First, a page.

To venture outdoors in heat-struck southern Europe these days is an act of sweaty defiance. Perhaps the only sensible place to head for is the seaside. In most countries, little more is needed for a successful beach outing than a few spades, a parasol and sunscreen (trashy romance novel optional). Those heading for the shore in Italy, however, should also bring their wallets. From Bari to Venice to Palermo, much of the Italian coast is in effect the private property of a lucky few. Families holding concessions to run beach-side establishments monopolise the shoreline with row after row of reclining chairs and brightly-coloured parasols. Forking out the price of a couple of cinema tickets for a day’s shade is a staple of Italian summers, on a par with gelato and the national football team underperforming in the World Cup.
As economic actors go, there may be worse than these amiable balneari, dedicated to offering sweltering customers a respite from the sun and an occasional lemonade. And yet, the manner in which Italian beaches are run has left European authorities redder in the face than a toddler unattended in the sun. For over a decade the European Commission in distant, drizzly Brussels has tried to make the sector comply with rules ensuring the EU economy is open and competitive. In its view the balneari arrangements amount to the capture of a lucrative business sector by protected incumbents—the very thing crimping European growth. Is that so? To grasp the nature of this vital issue better, Charlemagne grabbed his sunglasses and flip-flops for a visit to the Italian coast.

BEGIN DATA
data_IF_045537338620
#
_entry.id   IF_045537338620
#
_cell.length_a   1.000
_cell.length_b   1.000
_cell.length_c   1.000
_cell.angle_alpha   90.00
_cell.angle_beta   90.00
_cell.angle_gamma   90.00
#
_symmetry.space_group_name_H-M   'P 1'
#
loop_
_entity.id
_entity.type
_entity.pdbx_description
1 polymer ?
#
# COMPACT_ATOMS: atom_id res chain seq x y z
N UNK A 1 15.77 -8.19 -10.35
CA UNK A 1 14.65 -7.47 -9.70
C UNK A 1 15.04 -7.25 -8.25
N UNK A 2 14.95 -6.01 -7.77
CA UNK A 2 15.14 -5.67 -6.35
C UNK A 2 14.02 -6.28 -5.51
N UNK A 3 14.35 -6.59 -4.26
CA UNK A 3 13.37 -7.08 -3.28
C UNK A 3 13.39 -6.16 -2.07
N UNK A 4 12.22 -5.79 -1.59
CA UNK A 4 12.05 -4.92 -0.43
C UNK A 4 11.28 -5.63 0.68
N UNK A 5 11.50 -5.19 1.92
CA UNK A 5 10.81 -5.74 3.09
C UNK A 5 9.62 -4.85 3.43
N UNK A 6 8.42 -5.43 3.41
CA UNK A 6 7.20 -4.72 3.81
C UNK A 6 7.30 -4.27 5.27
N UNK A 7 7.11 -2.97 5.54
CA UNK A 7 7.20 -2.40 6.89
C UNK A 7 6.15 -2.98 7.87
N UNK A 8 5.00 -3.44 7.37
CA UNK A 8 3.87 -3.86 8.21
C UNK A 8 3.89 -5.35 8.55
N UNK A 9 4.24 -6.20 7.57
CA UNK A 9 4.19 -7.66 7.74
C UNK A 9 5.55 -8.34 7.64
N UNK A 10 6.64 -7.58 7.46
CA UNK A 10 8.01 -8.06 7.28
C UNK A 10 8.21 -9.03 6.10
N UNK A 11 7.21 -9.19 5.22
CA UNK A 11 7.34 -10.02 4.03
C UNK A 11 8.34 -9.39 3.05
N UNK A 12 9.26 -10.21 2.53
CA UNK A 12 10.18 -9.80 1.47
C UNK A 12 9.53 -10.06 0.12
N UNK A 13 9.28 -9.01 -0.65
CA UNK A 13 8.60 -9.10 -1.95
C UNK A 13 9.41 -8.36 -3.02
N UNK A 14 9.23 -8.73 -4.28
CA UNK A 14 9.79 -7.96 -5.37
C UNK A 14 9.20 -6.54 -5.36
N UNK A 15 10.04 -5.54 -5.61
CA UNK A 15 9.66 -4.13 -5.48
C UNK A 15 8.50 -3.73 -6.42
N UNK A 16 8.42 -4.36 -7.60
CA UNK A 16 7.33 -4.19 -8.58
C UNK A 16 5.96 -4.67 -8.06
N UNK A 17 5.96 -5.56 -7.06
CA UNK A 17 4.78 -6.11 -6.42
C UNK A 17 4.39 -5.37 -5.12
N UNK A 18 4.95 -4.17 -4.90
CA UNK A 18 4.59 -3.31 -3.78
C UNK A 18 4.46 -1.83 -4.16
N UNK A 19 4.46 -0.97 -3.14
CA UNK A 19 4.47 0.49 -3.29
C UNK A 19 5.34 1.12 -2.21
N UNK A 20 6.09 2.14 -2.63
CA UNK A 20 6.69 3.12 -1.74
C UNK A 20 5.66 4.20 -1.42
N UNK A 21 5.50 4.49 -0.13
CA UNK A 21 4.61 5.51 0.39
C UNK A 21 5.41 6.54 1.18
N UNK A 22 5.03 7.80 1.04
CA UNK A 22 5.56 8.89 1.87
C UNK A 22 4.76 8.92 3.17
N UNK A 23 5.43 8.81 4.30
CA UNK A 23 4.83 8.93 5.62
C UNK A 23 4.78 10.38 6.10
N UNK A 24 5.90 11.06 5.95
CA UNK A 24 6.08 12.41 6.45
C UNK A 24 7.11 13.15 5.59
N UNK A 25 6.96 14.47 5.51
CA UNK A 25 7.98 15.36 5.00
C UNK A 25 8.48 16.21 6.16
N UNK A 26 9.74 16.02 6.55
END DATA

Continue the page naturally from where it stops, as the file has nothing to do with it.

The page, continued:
The fight comes down to who can be balneari. Most concessions dotting Italy’s 8,000km of coast are family affairs, some tracing back to old fishing huts or handed out as a sop to war veterans decades ago. They have become a big business: the 12,000 or so establishments probably rake in over €10bn ($10.9bn) a year. Since they operate on public land, a hefty slice of that ought to end up in the coffers of local authorities. But rents charged amount to little more than €100m, a tiny amount. Even with the expense of a few brollies, the margins to be made should be attractive to newcomers. They might have new ideas about how to run a beach shack, offer keener prices, or perhaps be willing to pay the state higher fees. But since the 1990s the Italian authorities have allowed existing concessions to be renewed all but automatically. This has created a closed shop, like taxis protected from competition.